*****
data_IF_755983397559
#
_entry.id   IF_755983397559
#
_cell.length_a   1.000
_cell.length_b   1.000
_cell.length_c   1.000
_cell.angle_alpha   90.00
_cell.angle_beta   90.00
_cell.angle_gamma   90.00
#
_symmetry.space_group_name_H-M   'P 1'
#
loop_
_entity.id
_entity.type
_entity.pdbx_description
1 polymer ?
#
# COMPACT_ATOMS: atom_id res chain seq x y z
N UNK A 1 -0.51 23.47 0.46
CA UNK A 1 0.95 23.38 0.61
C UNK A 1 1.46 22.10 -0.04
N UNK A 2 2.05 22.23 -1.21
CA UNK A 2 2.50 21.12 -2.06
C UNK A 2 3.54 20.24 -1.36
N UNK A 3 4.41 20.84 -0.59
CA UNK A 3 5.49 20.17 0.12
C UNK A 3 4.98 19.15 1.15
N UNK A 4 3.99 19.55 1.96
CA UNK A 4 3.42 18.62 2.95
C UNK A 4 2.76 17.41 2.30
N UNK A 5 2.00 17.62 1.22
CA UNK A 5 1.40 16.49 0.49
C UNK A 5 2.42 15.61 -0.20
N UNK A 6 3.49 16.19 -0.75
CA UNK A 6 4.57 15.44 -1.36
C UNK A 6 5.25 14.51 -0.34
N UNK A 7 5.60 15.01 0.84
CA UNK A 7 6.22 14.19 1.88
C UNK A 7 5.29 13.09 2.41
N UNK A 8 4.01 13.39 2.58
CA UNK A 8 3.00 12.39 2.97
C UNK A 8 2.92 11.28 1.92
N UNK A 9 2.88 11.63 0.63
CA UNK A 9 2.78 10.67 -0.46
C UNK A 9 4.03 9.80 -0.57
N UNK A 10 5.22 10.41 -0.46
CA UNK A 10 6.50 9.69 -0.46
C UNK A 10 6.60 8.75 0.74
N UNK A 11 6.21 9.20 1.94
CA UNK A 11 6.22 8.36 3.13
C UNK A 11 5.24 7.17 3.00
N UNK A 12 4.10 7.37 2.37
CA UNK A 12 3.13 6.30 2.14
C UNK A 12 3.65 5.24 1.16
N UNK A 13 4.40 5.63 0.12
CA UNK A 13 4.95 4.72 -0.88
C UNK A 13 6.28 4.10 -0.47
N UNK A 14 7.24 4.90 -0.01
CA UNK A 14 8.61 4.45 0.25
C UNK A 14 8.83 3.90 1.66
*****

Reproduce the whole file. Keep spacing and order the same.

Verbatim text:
data_IF_755983397559
#
_entry.id   IF_755983397559
#
_cell.length_a   1.000
_cell.length_b   1.000
_cell.length_c   1.000
_cell.angle_alpha   90.00
_cell.angle_beta   90.00
_cell.angle_gamma   90.00
#
_symmetry.space_group_name_H-M   'P 1'
#
loop_
_entity.id
_entity.type
_entity.pdbx_description
1 polymer ?
#
# COMPACT_ATOMS: atom_id res chain seq x y z
N UNK A 1 -0.51 23.47 0.46
CA UNK A 1 0.95 23.38 0.61
C UNK A 1 1.46 22.10 -0.04
N UNK A 2 2.05 22.23 -1.21
CA UNK A 2 2.50 21.12 -2.06
C UNK A 2 3.54 20.24 -1.36
N UNK A 3 4.41 20.84 -0.59
CA UNK A 3 5.49 20.17 0.12
C UNK A 3 4.98 19.15 1.15
N UNK A 4 3.99 19.55 1.96
CA UNK A 4 3.42 18.62 2.95
C UNK A 4 2.76 17.41 2.30
N UNK A 5 2.00 17.62 1.22
CA UNK A 5 1.40 16.49 0.49
C UNK A 5 2.42 15.61 -0.20
N UNK A 6 3.49 16.19 -0.75
CA UNK A 6 4.57 15.44 -1.36
C UNK A 6 5.25 14.51 -0.34
N UNK A 7 5.60 15.01 0.84
CA UNK A 7 6.22 14.19 1.88
C UNK A 7 5.29 13.09 2.41
N UNK A 8 4.01 13.39 2.58
CA UNK A 8 3.00 12.39 2.97
C UNK A 8 2.92 11.28 1.92
N UNK A 9 2.88 11.63 0.63
CA UNK A 9 2.78 10.67 -0.46
C UNK A 9 4.03 9.80 -0.57
N UNK A 10 5.22 10.41 -0.46
CA UNK A 10 6.50 9.69 -0.46
C UNK A 10 6.60 8.75 0.74
N UNK A 11 6.21 9.20 1.94
CA UNK A 11 6.22 8.36 3.13
C UNK A 11 5.24 7.17 3.00
N UNK A 12 4.10 7.37 2.37
CA UNK A 12 3.13 6.30 2.14
C UNK A 12 3.65 5.24 1.16
N UNK A 13 4.40 5.63 0.12
CA UNK A 13 4.95 4.72 -0.88
C UNK A 13 6.28 4.10 -0.47
N UNK A 14 7.24 4.90 -0.01
CA UNK A 14 8.61 4.45 0.25
C UNK A 14 8.83 3.90 1.66